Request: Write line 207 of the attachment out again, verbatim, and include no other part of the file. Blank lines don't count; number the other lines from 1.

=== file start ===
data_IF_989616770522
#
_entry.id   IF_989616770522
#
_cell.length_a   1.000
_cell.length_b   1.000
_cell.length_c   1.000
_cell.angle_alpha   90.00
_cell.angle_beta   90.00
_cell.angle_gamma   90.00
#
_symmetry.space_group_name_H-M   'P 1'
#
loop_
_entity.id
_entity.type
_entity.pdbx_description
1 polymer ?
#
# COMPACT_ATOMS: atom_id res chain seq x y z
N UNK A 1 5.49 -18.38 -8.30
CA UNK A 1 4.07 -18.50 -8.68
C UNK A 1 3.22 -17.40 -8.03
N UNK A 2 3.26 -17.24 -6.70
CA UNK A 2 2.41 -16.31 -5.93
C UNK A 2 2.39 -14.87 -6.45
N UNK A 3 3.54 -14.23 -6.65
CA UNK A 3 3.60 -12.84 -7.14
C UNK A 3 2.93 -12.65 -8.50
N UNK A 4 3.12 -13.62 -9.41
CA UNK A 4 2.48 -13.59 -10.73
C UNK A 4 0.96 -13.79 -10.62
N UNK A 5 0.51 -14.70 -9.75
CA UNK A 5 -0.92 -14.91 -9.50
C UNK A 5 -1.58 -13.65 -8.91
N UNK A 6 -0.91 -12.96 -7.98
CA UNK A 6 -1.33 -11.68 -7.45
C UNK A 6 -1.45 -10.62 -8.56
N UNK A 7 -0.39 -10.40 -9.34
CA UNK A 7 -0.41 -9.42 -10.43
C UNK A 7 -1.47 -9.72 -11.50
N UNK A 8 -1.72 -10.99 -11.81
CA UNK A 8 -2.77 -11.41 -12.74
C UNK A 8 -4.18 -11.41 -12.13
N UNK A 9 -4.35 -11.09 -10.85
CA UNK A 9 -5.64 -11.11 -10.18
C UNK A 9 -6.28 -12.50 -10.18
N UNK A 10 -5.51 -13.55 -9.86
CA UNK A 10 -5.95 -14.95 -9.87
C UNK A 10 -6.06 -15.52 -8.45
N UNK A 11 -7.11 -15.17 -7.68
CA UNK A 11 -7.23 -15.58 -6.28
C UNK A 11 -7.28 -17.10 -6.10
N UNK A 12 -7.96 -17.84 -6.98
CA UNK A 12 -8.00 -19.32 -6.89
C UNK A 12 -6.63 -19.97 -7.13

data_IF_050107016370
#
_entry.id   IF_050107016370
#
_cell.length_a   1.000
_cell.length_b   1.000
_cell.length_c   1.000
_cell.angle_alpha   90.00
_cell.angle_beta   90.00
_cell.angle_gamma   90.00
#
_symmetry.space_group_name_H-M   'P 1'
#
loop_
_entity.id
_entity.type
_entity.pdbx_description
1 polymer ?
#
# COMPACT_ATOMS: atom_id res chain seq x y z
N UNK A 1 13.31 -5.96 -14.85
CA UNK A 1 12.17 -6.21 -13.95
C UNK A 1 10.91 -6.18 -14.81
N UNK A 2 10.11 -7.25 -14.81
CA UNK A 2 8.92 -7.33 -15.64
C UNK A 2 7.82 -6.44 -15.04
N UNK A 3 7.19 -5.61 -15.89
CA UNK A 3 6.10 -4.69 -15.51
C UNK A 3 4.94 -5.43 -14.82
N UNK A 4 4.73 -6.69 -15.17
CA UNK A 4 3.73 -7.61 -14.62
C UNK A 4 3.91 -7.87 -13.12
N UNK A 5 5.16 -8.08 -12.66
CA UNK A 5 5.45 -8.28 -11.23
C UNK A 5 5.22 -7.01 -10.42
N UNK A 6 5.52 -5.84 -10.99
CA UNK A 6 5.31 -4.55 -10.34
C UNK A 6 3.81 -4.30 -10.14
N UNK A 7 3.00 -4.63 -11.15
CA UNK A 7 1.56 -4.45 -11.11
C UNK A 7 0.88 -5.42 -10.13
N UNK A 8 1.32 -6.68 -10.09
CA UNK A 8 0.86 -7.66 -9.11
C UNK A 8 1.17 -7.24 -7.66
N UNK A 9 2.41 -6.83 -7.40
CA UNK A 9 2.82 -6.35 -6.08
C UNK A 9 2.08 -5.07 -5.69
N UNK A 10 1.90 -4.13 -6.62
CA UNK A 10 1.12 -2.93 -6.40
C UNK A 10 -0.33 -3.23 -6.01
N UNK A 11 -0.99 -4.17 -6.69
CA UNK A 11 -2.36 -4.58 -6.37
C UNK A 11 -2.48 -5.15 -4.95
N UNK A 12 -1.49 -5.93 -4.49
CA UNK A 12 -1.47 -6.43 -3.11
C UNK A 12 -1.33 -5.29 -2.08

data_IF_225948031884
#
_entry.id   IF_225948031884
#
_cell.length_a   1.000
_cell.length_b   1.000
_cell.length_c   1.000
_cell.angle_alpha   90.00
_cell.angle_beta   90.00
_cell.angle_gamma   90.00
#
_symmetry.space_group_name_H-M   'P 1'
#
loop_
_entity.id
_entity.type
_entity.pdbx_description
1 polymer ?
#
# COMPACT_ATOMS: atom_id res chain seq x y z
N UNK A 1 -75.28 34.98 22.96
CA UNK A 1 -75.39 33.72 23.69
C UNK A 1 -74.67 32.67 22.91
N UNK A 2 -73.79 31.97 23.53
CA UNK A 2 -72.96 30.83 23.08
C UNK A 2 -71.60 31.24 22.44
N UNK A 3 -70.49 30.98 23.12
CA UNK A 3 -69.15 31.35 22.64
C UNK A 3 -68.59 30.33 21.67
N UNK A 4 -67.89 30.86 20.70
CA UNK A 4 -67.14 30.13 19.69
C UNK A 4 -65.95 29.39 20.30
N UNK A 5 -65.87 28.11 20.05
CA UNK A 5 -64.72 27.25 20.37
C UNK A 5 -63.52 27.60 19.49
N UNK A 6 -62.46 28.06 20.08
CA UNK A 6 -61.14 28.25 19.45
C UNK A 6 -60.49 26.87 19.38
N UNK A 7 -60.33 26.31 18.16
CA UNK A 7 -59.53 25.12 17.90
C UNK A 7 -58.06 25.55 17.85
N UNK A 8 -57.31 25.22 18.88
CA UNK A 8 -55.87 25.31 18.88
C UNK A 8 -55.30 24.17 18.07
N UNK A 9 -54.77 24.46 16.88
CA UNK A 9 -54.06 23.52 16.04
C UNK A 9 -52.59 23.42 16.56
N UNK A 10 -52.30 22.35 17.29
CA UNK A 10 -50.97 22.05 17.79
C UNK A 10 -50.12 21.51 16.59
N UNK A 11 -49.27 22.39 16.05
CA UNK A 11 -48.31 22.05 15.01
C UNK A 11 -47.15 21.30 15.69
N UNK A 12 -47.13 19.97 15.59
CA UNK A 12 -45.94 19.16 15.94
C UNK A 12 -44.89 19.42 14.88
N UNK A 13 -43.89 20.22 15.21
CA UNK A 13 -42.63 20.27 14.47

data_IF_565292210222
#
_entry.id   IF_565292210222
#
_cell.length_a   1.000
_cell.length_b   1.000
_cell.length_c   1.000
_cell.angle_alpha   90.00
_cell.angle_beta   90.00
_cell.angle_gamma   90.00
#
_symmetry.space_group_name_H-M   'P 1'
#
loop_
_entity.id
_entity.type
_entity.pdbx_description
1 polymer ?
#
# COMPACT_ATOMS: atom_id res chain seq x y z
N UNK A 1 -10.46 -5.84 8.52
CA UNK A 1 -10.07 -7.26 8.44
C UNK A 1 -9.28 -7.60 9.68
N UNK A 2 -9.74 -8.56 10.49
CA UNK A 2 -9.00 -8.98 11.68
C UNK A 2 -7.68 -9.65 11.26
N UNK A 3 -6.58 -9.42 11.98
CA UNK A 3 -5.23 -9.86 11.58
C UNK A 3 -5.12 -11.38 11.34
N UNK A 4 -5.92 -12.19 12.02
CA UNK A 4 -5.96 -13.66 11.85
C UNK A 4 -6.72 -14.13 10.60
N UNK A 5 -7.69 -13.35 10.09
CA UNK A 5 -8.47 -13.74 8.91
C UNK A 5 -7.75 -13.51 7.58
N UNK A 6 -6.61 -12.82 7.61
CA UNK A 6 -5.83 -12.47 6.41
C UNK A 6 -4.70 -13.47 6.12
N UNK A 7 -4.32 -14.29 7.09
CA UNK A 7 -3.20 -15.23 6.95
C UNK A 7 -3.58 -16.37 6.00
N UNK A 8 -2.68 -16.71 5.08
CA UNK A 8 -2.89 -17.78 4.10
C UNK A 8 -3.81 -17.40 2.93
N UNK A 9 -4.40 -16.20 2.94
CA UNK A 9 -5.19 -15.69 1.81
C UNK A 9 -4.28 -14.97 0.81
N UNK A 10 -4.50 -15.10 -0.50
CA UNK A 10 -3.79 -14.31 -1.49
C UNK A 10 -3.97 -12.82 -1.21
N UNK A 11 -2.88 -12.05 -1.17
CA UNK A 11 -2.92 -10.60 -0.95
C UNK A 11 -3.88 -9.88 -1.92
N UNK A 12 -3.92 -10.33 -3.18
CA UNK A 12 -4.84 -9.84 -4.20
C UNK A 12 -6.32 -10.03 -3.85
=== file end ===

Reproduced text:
CA UNK A 6 -5.83 -12.47 6.41